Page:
LAFC President Tom Penn gave 100 Percent Soccer an exclusive interview this week regarding the latest developments surrounding the MLS expansion club. Read this week’s column here.
In a holiday change of pace, the Galaxy scored enough fowls today to partner with nonprofit youth center A Place Called Home to distribute food and provide Thanksgiving dinners to more than 1,200 Los Angeles families.
The free noon to 6 p.m. event includes a showing of the MLS Cup final and sledding in real snow.
After 10 hours, two overtimes and one penalty shootout, four teams remain in the hunt for the MLS Cup.
The MLS Playoffs return in two weeks, after an international break, with the conference finals starting on Nov. 22.
The Galaxy is one of several sports franchises that shared almost $7 million in what was called “Tackling Paid Patriotism” in a Senate Armed Forces Committee report released Thursday.
Galaxy spokesman Brendan Hannan dismissed the criticism in a brief email:
“It was a one-off ticket sales partnership with the Air Force,” he wrote. “Similar to any partnership with any business. … The Air Force is a business. They are in the business of recruiting talent and they pay for advertisements for that exposure.”
It was unclear why Hannan didn’t appear to see the distinction between a private business and a taxpayer-funded government agency. He said the club would not be donating the money to veteran’s groups as McCain suggested.
He declined to add more in an off the record telephone conversation, but did go out of his way to note that:
“We invite a member of the military to attend each home game and provide them with four (4) tickets, a jersey, dinner, goodie bag, and on field recognition for their service. We have never received funds from any outside source for this recognition program.”
The California Science Center and Exposition Park Commission approved revised stadium plans today for the proposed LAFC stadium at Exposition Park.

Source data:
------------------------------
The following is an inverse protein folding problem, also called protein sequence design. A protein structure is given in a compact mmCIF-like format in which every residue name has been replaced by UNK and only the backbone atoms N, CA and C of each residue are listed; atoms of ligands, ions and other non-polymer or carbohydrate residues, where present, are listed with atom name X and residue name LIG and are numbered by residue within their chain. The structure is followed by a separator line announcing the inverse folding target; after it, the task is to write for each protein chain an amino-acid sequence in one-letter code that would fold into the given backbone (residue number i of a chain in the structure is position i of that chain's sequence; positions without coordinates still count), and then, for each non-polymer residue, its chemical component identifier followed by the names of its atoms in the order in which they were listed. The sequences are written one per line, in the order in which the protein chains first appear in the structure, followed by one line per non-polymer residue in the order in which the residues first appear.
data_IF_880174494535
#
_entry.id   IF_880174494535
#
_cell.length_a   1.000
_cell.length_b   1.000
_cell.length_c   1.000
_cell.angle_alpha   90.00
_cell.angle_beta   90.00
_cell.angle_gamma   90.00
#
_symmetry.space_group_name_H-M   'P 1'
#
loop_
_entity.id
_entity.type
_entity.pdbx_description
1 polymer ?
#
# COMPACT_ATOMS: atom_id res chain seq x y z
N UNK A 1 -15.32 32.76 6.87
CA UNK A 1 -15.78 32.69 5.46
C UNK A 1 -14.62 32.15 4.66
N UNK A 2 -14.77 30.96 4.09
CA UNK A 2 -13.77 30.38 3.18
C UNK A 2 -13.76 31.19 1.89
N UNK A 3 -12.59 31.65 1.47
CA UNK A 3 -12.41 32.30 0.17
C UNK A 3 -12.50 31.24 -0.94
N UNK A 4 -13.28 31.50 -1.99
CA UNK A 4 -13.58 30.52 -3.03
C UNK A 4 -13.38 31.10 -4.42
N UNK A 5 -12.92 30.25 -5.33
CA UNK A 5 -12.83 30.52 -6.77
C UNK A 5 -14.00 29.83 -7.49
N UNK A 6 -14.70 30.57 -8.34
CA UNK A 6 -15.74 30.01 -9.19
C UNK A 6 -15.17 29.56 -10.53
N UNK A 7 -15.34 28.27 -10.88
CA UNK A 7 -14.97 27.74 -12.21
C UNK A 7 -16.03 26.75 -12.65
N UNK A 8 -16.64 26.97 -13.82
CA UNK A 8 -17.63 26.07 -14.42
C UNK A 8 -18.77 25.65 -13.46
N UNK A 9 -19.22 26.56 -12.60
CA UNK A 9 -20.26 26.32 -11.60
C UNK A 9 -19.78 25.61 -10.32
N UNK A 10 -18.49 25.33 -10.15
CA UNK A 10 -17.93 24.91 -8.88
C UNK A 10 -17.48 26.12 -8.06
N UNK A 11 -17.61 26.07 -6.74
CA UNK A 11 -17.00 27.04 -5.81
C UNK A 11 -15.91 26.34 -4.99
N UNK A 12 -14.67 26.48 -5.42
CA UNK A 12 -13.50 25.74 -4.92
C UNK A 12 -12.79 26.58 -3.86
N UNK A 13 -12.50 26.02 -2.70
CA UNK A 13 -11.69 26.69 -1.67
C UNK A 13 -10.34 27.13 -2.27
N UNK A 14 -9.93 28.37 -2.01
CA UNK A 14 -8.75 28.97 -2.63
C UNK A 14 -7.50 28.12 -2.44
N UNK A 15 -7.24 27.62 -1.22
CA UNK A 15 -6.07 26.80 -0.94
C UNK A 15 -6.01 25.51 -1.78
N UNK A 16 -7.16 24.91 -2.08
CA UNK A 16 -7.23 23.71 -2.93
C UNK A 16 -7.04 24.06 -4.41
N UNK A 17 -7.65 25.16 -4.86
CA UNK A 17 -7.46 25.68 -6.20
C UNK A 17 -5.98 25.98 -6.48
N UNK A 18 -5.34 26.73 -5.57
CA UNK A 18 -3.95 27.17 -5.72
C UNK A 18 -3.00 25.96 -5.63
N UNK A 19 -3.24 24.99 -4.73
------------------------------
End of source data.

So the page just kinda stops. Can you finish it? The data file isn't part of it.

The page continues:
The stadium plans will next head to the Los Angeles Planning Commission in December 2015 and then go before the City Council.
From the LAFC press release:
This new home for the team would be the first open air stadium in LA since 1962. The project is expected to bring $250 million in private investments to South Los Angeles. Total economic impact over 30 years is projected to be nearly $3 billion and the stadium and soccer club will create 3,000 full time jobs. Many of those jobs will be created in one of the most disadvantaged parts of Los Angeles. There are also plans for job training, youth and educational outreach and a Los Angeles Football Club Foundation that will be active in the community.
Part owner Mia Hamm Garciaparra gushed:
“This site, with its history of sports, is the perfect location to bring the world’s game to the world’s city,” she said. “It’s truly in the center of this city, part of the LA sports corridor, is among some of the best institutions and museums, and in a beautiful Park.”
Steven Gerrard’s first MLS season ended with a flop in a 3-2 loss to Seattle, and since the Galaxy bounced out of the playoffs, the 35-year-old midfielder’s name has been linked to his old club Liverpool.
Liverpool manager Jürgen Klopp denied a potential coaching position for Gerrard with Liverpool, telling the Guardian he has talked with Gerrard, but that only training is on the table.
“He is a legend,” Klopp said. “If he’s in Liverpool and wants to train ahead of next season in L.A. that’s absolutely no problem. Nothing else.” Continue reading